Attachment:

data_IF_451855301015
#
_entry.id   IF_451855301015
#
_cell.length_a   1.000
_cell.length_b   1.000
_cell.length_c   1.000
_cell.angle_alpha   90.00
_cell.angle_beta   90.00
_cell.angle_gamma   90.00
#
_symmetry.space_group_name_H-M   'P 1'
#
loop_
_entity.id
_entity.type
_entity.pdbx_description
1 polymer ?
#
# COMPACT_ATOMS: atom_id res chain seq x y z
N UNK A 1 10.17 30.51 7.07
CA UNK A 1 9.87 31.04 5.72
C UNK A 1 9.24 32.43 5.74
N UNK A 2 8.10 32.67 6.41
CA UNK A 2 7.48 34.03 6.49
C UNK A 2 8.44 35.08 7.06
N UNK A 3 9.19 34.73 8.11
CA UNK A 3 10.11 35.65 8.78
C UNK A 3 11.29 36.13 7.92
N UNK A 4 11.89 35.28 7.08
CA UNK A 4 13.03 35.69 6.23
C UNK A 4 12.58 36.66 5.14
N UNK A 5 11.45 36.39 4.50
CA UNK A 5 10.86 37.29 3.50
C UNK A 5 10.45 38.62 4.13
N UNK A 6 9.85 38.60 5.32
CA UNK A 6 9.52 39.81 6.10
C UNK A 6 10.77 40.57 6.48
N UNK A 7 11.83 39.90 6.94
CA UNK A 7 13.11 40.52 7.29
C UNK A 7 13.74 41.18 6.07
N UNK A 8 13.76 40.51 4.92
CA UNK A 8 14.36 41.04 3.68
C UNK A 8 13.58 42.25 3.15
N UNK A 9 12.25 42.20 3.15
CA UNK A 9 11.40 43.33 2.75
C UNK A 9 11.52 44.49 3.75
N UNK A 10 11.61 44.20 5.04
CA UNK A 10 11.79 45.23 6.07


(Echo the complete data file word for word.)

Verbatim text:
data_IF_451855301015
#
_entry.id   IF_451855301015
#
_cell.length_a   1.000
_cell.length_b   1.000
_cell.length_c   1.000
_cell.angle_alpha   90.00
_cell.angle_beta   90.00
_cell.angle_gamma   90.00
#
_symmetry.space_group_name_H-M   'P 1'
#
loop_
_entity.id
_entity.type
_entity.pdbx_description
1 polymer ?
#
# COMPACT_ATOMS: atom_id res chain seq x y z
N UNK A 1 10.17 30.51 7.07
CA UNK A 1 9.87 31.04 5.72
C UNK A 1 9.24 32.43 5.74
N UNK A 2 8.10 32.67 6.41
CA UNK A 2 7.48 34.03 6.49
C UNK A 2 8.44 35.08 7.06
N UNK A 3 9.19 34.73 8.11
CA UNK A 3 10.11 35.65 8.78
C UNK A 3 11.29 36.13 7.92
N UNK A 4 11.89 35.28 7.08
CA UNK A 4 13.03 35.69 6.23
C UNK A 4 12.58 36.66 5.14
N UNK A 5 11.45 36.39 4.50
CA UNK A 5 10.86 37.29 3.50
C UNK A 5 10.45 38.62 4.13
N UNK A 6 9.85 38.60 5.32
CA UNK A 6 9.52 39.81 6.10
C UNK A 6 10.77 40.57 6.48
N UNK A 7 11.83 39.90 6.94
CA UNK A 7 13.11 40.52 7.29
C UNK A 7 13.74 41.18 6.07
N UNK A 8 13.76 40.51 4.92
CA UNK A 8 14.36 41.04 3.68
C UNK A 8 13.58 42.25 3.15
N UNK A 9 12.25 42.20 3.15
CA UNK A 9 11.40 43.33 2.75
C UNK A 9 11.52 44.49 3.75
N UNK A 10 11.61 44.20 5.04
CA UNK A 10 11.79 45.23 6.07